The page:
01. C the Sun, 02. Breath of God, 03. Anu, 04. God of War, 05. Mission Ea, 06. On the Bar Rock Star, 07. Don't Wake the Dead, 08. King No Name, 09. Live For Ever, 10. Save Me, 11. N.Y.C.S, 12. Magic
Ed Lafuentes has been working as an engineer and producer at Demon Rose Studio in the Bronx, NYC. During this time, he had a chance to collaborate with a variety of artists such as Pantheon, The Cannibals, Laz Pina (Ill Nino, Shang Hi Fye, Broom Hellda) and Dennis Bell (U2, Lenny Kravitz). As a result, his debut album E Magic shows a heavy metal pedigree. Lafuentes' music has been inspired by Black Sabbath, Slayer, Venom, S.O.D., Candlemass, Alice Cooper or Celtic Frost albums. Still, there's additional sampling, better known to industrial music, mixed into the solid rock sound.
The opening instrumental track "C the Sun" brings a light leitmotif mixed with low tuned bass and slided guitar riffs both enriched with a variety of electronic add-ons. The bass sounds neat and groovy, while the guitars make for a nice contrast with both electronica and drums.
"Breath of God" brings vocals and catchy hooks interlaced with jagged, vibrating guitar riffs. The wall of sound on this track is a result of a skillful combining of guitars, bass and drums. The song is tight and includes memorable arrangements.
The composition of "Anu" leaves space for rhythmic vocals and distorted guitars. Groovy drum beats and bass solidify the track. Since it's quite a long song, the sets of arrangements vary and thus, "Anu" doesn't sound too monothematic. In fact, it sounds like there were at least three musical themes included, each one becoming better developed and more complex as the song progresses.
If you like the heavy and mechanical (yet melodic) vibe of Fear Factory songs with the infamous sound of a drum machine, then "God of War" may be your favourite. Memorable vocal parts and highly pitched, contrasty guitar riffs make it a good track for airplay as well. The vocals seem to be multiplied in a few spots. This technique gives the song an epic, powerful and war-like anthem feel as if the lyrics were sung by a choir of warriors.
"Mission Ea" easily embeds itself in your memory after the first listening. Advancing, pitched guitar riffs with a slightly sentimental vibe make the track sound lighter than it seems to be due to the low tuned, digitally processed arrangements. It's a great track for an action/racing video games since it's instrumental, groovy, hooky, energetic and attractively repetitive.
However, if you need a melodic song which doesn't lack a heavy vibe, then "On the Bar Rock Star" falls into this category. It begins with typical heavy metal riffs, followed by catchy verses almost falling into pop. Yet another wall of sound is supported by the recurring, noisy 'Rock star' vocal phrase. In addition, the truly rocking and fiery mid-part should move everybody, regardless of individual music preferences.
The longest song on the album, "Don't Wake the Dead", begins slowly with a soloing bass and noisy, vibrating guitars. Its mood recalls a lullaby, but not one you may want to sleep to, as the vibe is as haunting as in many Ozzy Osbourne tracks. It's additionally enriched with intriguing electronica and 'crying' guitar riffs.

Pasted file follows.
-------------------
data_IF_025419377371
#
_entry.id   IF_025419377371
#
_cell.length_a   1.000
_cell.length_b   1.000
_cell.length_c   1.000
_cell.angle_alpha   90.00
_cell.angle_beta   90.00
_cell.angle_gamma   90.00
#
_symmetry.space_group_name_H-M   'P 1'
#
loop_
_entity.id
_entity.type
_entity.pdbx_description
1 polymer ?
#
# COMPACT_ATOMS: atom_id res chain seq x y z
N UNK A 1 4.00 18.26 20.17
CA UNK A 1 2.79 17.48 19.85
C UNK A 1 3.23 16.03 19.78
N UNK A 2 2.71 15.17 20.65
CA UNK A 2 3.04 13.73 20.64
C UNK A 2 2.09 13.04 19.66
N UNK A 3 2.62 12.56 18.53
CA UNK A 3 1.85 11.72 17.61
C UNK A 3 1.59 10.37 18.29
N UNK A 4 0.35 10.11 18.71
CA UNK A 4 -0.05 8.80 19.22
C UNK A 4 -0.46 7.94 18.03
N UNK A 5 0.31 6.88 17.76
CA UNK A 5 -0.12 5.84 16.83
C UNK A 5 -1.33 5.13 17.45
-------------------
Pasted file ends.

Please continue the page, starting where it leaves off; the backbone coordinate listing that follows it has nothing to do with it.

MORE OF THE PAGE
"King No Name" brings a groovy vibe again, along with repeating, rhythmically spoken verses and screamed choruses. There are a few intriguing, very well composed moments appearing throughout, breaking its seemingly monotone tempo. Then "Live For Ever" comes as another potential hit thanks to the melodic, catchy choruses and tight composition powered by heavy, guitar-driven arrangements. Additional background vocals give it a pop-rock feel, making the song very radio-friendly.
"Save Me" is loaded with very cool beats and techno or even acid house dynamics, on par with the trademark sound of The Prodigy or The Young Gods. The track gets a slightly more lyrical feel later on, eventually returning to the initial dynamic rollercoaster. A hardcore vibe flows out of "N.Y.C.S" thanks to the fast-paced, aggressive drum beats and rapidly shouted lyrics. The bass simply vibrates in the background while the pitched guitar riff gives the song a very cold feel.
The last track, "Magic" seems to be Ed's personal reflection on the subject. It channels Black Sabbath and Alice Cooper's music through the vocals and recurring themes, but also its heavy sound mix of bass, drums and guitars. There are also haunting background samples, illustratively weaving the magical atmosphere throughout the track.
Overall, all twelve songs on this release bring a positive, sensual and nocturnal feel. Several instrumental arrangements (with bits of background vocals sampled here and there) could be instantly deployed in movie trailers, video games or advertisements.
Technically, the rhythm brought by a low tuned bass with noisy, wailing guitars seems to be the most recognizable, key trait of Lafuentes' work on the album. Ed definitely knows how to put his music ideas into conceptual compositions. He keeps the vibe heavy yet mechanical, almost like a Terminator or a tank rolling across the place. Monotony is skillfully avoided through tempo and arrangement changes, but the main theme remains solid in each of the songs. On the downside, a few songs sound too similar to each other. Breaking out of the scheme could bring a slightly fresher feel. Nevertheless, if you like heavy metal music coupled with a modern approach, E Magic will undoubtedly hit the spot for you.
(Katarzyna 'NINa' Górnisiewicz, Fabryka Music Magazine, August 30th, 2013. Proofreading: Mike 'Vesper' Dziewoński)
This review on Fabryka Music Magazine: http://industrialrock.net/php-files_en/articles.php?article_id=497
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Reviewed by Fabryka Music Magazine